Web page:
Day 8: At Sea – The Drake Passage

At Sea – The Drake Passage
Date: 22.12.2021
Position: 60°56’.0 S, 63°33’.0 W
Wind: WNW 6
Weather: Overcast
Air Temperature: 0

Back in the Drake! After a well-earned sleep, we awoke to the ‘motion of the ocean’ once again. This time it was in a more civilised mood, with a mere 25-28 knots of wind and a moderate swell. It has some of us were feeling a bit under the weather but breakfast was well attended and there was lots of chatter about the incredible experiences that Antarctica had delivered. After breakfast, the kayakers returned equipment to the specialist guides, Alexis and Kierron.

At 09:30 AEL Mark led the way with the days’ lecture programme, with a talk entitled ‘Living in Antarctica: Life at McMurdo’. It was a fascinating insight into life at the largest base in Antarctica, where Mark had clearly enjoyed his time supporting the U.S. scientific program. The other lecture was ‘High-latitude bathymetry: the world beneath the waves”. This was presented by AEL, Laurence and the title says it all. We learnt that mapping of the sea floor was a science in its infancy and we know more about the surface on Mars than we do our own world beneath the waves.

Outside more and more seabirds were appearing. It was especially nice to see Albatrosses back with us again, the Black-browed Albatross being the most common. These true marathon birds fly extraordinary distances during their lifetime and are considered to be the bird of good omen by mariners. Legend has it that every Albatross carries the soul of a sailor lost at sea and one passing across in front of a ship’s bow is seen as good luck. Samuel Taylor Coleridge summed it up in his epic poem ‘The Rime of the Ancient Mariner’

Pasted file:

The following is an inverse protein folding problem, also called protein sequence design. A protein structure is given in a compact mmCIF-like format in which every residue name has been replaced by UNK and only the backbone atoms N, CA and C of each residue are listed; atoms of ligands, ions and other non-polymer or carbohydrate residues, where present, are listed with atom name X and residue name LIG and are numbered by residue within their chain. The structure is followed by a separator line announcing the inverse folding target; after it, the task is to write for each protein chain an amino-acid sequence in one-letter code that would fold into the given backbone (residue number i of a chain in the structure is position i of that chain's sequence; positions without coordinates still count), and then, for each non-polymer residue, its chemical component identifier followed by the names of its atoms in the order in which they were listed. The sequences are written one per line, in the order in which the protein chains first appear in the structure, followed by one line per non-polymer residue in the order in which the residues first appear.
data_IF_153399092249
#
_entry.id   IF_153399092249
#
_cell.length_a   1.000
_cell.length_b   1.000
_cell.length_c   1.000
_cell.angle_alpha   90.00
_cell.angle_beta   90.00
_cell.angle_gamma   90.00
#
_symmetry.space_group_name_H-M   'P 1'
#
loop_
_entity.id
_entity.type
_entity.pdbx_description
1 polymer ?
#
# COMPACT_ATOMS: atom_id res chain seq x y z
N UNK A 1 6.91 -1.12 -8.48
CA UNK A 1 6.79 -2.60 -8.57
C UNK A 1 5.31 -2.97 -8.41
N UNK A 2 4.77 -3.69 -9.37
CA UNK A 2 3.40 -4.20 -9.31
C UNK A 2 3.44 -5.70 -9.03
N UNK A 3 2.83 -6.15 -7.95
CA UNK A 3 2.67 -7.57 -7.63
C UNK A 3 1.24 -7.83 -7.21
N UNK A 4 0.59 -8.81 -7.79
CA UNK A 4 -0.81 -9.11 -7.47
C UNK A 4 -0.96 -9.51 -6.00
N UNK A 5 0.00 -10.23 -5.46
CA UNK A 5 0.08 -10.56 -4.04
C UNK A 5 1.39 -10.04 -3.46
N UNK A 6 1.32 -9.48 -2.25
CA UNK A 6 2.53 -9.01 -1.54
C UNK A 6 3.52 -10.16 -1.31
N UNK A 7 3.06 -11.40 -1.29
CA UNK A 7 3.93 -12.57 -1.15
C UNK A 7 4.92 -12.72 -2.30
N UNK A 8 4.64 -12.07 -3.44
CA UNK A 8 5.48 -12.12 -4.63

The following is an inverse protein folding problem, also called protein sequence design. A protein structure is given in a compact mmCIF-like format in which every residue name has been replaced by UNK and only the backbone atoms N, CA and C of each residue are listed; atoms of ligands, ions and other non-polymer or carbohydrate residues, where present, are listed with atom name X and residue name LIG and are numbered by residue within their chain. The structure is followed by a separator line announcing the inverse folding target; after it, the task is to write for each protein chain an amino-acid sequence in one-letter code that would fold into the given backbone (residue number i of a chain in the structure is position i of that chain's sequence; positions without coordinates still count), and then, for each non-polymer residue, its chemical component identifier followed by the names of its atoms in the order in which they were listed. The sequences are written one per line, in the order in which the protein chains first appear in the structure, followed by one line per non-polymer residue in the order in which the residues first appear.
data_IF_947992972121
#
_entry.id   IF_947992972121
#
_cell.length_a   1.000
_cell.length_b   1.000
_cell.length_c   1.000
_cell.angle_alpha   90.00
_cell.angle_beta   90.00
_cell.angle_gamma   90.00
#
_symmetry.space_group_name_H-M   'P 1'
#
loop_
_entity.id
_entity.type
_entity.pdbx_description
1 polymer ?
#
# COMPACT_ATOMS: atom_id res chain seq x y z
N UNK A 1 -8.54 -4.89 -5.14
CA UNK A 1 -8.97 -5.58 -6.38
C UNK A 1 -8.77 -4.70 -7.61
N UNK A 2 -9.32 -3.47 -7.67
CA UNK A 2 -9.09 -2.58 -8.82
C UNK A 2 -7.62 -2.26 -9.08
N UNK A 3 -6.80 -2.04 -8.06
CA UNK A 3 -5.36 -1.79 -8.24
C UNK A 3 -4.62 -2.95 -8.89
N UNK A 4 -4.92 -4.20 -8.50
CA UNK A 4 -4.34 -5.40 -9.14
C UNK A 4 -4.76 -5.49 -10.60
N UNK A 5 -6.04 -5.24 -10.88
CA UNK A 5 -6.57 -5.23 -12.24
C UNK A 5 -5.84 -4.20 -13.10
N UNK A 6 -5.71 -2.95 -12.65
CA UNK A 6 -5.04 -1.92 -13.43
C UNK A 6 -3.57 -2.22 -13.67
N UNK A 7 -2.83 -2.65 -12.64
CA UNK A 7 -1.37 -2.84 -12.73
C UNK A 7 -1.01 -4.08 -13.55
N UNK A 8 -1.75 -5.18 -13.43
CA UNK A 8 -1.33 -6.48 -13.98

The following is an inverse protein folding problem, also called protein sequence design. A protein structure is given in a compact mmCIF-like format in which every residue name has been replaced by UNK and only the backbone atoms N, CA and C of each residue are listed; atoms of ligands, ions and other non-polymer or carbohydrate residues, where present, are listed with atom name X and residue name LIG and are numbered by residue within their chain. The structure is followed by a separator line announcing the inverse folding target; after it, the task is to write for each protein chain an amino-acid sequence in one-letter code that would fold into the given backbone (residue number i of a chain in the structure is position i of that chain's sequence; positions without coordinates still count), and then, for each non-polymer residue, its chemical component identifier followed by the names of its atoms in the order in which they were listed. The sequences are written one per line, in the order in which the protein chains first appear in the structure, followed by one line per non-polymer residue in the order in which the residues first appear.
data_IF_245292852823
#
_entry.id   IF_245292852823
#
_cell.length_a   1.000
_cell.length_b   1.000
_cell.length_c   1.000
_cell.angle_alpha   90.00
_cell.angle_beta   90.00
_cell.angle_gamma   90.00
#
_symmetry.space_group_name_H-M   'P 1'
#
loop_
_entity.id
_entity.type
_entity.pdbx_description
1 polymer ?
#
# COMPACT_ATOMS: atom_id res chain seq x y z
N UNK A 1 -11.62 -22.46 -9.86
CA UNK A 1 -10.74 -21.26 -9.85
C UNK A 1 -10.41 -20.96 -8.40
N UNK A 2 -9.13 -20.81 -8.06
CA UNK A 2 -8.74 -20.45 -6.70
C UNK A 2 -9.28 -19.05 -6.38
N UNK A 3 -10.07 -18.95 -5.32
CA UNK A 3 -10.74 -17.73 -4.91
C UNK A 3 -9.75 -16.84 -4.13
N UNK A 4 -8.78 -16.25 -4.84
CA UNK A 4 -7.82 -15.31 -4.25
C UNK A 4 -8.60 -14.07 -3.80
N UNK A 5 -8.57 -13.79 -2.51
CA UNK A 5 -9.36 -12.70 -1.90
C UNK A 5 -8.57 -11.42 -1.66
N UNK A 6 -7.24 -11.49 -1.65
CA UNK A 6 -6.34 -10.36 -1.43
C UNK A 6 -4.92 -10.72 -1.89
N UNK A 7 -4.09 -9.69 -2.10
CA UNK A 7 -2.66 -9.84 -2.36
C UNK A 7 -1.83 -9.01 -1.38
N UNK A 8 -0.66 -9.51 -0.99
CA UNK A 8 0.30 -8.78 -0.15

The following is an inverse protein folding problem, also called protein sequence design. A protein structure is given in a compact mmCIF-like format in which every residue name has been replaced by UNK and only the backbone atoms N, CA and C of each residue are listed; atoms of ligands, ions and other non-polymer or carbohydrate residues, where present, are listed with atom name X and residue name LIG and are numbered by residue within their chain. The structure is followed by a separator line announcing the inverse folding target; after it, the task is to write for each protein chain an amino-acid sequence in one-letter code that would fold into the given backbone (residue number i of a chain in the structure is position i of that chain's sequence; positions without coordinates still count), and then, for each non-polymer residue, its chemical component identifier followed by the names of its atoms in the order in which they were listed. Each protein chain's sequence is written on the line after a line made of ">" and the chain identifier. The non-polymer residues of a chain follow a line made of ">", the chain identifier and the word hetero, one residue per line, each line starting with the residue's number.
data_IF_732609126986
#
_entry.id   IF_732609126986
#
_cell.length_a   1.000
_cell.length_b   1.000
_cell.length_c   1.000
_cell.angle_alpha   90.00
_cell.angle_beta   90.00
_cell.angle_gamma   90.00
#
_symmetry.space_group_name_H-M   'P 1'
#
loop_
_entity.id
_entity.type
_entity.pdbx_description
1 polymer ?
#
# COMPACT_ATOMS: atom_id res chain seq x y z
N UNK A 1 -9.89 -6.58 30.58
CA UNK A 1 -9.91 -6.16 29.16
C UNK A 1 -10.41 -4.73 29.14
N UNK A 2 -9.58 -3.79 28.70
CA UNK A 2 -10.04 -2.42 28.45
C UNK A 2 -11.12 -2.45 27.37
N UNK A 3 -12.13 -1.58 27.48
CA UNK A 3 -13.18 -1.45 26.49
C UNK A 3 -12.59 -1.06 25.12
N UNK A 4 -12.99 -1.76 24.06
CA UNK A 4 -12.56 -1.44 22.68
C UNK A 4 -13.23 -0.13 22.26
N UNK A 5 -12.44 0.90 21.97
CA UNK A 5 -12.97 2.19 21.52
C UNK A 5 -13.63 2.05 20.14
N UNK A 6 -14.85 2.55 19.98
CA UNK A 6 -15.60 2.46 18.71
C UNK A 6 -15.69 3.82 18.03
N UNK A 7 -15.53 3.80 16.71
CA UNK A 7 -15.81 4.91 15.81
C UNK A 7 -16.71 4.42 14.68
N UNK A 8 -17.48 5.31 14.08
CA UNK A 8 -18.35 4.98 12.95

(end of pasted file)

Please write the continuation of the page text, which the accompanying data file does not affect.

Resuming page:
‘At length did cross an Albatross, thorough the fog it came. As if it had been a Christian soul, we hailed it in Gods’ name. And a good south wind sprung up behind, the Albatross did follow. And every day, for food or play, came to the mariner’s hollo’

There was an opportunity to relax after lunch - siesta time. Later in the afternoon artist extraordinaire and expedition guide, Bill, gave a presentation entitled ‘Paintings of the sea’. Bill is a man of many talents and we all enjoyed his growing collection of cartoons and caricatures that were on display in the observation lounge.

The remainder of the afternoon was taken up with another round of Antigen testing. Regarded by everyone as a necessary evil, the tests sought confirmation that we were a healthy ship. The announcement at recap that everyone was negative brought a hearty round of applause. The recap was rounded off with a brief overview of tomorrow’s programme before Hotel Manager Sigi invited us to dinner.

Day 9: At Sea -The Drake Passage

At Sea -The Drake Passage
Date: 23.12.2021
Position: 56°10’.3 S, 65°42’.7 W
Wind: W 6
Weather: Moderate
Air Temperature: +5